December 31, 2005

My New Year's prediction for the Supreme Court.

Yesterday, I blogged about William Safire's predictions about what the Supreme Court would do in a handful of cases. This led to some more generalized speculation in the comments, and Eli wrote:
Actually, with the four on the right, and with the four on the left, we have a court balanced perfectly around one justice. So, one man will control one third of the government. 2006 will be a year in which Anthony Kennedy will wield a sharper and more powerful sword than George W. Bush.
Even though I've said things like this myself, I think it underestimates the intellectual and charismatic powers of the new Chief Justice. So I want to make a different prediction for what 2006 will be like for the Supreme Court: Kennedy will work with John Roberts to forge a newly coherent moderate-conservative position. The project of creating an articulate moderate position will be so compelling and promise such benefits that Stephen Breyer will contribute his formidable skills, and we will see the era of fragmented, ad hoc decisionmaking come to an end.


brylin said...

A optimistic prediction for the New Year. I hope you are right but I'm not holding by breath.

The Texas reapportionment case will be the indicator of whether Kennedy surrenders his independence. I wouldn't bet on Breyer to change his view on this subject.

Happy New Year all!

Icepick said...
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Sebastian said...

Interesting prediction Ann. I hope you turn out to be right. I also hope that there's room for continuing the Rehnquist Court's "New Federalism" in this moderate-conservative position.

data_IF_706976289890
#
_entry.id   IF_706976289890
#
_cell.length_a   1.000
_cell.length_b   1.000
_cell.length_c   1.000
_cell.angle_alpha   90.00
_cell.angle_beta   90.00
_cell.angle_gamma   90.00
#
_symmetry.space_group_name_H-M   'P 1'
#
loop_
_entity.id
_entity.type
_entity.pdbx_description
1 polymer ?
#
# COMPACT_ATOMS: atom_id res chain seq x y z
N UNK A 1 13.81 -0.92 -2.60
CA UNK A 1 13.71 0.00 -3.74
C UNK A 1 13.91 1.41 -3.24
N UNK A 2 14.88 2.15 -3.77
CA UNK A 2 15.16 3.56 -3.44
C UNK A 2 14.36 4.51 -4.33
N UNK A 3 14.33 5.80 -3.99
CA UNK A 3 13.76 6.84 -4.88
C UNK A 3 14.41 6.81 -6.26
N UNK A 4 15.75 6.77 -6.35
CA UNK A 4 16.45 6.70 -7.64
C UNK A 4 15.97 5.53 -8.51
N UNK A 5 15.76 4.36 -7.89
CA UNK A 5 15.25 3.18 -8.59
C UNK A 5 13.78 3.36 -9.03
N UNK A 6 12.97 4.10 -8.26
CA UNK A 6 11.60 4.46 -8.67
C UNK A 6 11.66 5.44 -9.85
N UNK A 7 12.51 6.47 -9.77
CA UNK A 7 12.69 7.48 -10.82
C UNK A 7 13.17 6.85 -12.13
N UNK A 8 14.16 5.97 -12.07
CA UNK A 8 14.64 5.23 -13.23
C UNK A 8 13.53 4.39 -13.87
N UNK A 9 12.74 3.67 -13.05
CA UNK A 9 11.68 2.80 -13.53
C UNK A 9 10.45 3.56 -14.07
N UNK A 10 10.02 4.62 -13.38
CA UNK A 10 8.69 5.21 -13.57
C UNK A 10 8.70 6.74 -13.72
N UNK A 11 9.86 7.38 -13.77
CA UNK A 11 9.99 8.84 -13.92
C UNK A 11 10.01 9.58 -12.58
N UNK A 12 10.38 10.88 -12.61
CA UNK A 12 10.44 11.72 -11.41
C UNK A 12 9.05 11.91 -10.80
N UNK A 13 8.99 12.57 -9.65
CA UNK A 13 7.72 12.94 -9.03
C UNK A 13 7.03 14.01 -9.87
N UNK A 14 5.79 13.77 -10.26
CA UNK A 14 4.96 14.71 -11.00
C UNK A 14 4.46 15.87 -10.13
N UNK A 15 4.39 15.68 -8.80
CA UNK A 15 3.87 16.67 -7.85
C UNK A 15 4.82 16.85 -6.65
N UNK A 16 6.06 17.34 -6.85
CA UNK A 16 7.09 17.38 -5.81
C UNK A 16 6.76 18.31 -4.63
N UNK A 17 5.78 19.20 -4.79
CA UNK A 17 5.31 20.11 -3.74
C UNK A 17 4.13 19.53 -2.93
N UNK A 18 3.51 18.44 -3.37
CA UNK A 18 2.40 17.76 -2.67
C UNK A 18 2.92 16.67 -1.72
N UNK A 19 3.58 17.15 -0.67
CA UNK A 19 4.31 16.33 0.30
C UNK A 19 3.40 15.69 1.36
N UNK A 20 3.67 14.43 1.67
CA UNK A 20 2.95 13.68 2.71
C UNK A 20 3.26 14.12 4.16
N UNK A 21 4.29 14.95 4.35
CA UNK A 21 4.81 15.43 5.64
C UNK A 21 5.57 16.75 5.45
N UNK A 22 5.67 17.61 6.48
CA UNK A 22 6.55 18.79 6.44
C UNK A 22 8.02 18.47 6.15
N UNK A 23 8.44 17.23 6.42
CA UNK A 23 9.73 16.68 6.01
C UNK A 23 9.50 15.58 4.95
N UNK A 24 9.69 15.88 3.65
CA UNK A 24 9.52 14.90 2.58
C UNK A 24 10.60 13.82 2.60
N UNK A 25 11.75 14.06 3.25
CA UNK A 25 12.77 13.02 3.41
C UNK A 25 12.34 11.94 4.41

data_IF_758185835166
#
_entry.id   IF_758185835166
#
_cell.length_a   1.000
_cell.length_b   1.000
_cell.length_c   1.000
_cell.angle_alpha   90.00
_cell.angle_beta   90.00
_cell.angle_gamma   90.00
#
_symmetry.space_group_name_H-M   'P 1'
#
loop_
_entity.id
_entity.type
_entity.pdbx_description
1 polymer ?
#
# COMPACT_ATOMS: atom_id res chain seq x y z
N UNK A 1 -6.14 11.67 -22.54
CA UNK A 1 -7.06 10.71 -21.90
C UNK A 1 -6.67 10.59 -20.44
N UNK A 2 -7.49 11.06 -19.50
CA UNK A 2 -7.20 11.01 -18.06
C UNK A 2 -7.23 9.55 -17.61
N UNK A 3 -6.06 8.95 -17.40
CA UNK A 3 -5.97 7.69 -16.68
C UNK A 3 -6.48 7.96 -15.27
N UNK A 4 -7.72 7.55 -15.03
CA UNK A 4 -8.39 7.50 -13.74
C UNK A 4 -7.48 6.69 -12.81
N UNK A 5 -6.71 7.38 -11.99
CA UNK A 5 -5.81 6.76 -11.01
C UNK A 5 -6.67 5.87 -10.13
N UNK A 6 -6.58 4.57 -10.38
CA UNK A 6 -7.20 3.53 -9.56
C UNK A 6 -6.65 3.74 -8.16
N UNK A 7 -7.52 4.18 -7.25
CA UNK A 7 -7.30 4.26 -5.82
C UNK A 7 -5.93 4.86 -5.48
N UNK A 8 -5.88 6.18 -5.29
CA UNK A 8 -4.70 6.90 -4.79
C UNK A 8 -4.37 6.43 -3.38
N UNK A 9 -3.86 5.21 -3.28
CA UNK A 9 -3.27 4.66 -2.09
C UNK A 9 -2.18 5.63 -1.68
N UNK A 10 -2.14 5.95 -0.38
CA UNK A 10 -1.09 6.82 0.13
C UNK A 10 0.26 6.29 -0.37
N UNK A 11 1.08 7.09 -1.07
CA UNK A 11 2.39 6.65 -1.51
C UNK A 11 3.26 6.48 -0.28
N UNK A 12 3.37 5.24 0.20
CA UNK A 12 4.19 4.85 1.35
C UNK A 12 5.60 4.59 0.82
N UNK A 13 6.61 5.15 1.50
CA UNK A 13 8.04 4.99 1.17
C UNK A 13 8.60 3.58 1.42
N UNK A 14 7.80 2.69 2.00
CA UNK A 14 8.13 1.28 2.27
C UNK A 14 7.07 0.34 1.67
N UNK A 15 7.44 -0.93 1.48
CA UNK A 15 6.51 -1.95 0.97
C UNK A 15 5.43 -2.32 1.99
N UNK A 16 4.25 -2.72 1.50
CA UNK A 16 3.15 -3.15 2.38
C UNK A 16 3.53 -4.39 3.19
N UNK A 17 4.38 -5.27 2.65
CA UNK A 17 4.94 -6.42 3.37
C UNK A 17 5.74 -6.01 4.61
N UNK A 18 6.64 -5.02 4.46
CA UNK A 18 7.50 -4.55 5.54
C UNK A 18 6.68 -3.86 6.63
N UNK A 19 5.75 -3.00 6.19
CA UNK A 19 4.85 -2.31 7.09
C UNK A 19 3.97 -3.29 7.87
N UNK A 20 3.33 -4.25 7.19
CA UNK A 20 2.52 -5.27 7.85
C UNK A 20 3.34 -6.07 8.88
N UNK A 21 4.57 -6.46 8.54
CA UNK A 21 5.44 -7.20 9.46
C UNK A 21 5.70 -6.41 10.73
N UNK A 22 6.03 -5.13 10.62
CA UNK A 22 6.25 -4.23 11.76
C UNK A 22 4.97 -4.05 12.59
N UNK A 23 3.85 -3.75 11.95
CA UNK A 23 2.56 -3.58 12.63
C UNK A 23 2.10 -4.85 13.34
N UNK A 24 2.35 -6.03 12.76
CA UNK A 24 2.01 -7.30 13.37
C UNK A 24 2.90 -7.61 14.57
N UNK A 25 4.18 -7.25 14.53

I hope you have a happy New Year.

Icepick said...

Brylin, Ann said nothing about Kennedy surrendering his independence. Working with Roberts would be different than working for Roberts. It implies that Roberts would have to give something back. And for that matter we still don't REALLY know how conservative Roberts will be.

And Ann, I think this is the boldest prediction for 2006 I have read. The end of ad hoc decision making? I'll believe it when I read the history books about it way in the future!

Gahrie said...

I predict that there will be another vacancy this year.

XWL said...

"and we will see the era of fragmented, ad hoc decisionmaking come to an end."

Golly, Prof. Althouse, tell us what you really thought of Justice O'Connor. (I think you have already let it slip from time to time)

(I'm guessing not all positive, and that you aren't entirely displeased to see her retirement, regardless of political leaning)

Honey Badger said...

As charismatic as Roberts was in his hearings, what evidence do we have re. how the other justices REALLY feel about working with him, and vice versa? Of course, everyone has been putting the best possible public face on things, but sometimes I wonder.

I think it's too soon to say what the true dynamics of the Roberts court will be. Justices always say it takes a couple of years to hit your stride, and I don't expect the new Chief would be any different in this regard.

brylin: no matter what happens with the reapportionment case, I'm 100% sure Kennedy won't be surrendering anything to anybody, period. He's one shrewd operator. Like Nixon used to say, "never underestimate your enemy's ability to underestimate you."

I predict 2006 will be the year the legislative and the executive combine forces to wage MASSIVE covert internecine guerilla warfare on the judiciary...and wouldn't rule out a politically-manufactured scandal or two.

Eli Blake said...

That would be interesting, and possibly even usher in a new era of bipartisanship, if you could have a Breyer-Kennedy-Roberts 'coalition of the center.'

We will see if you are right.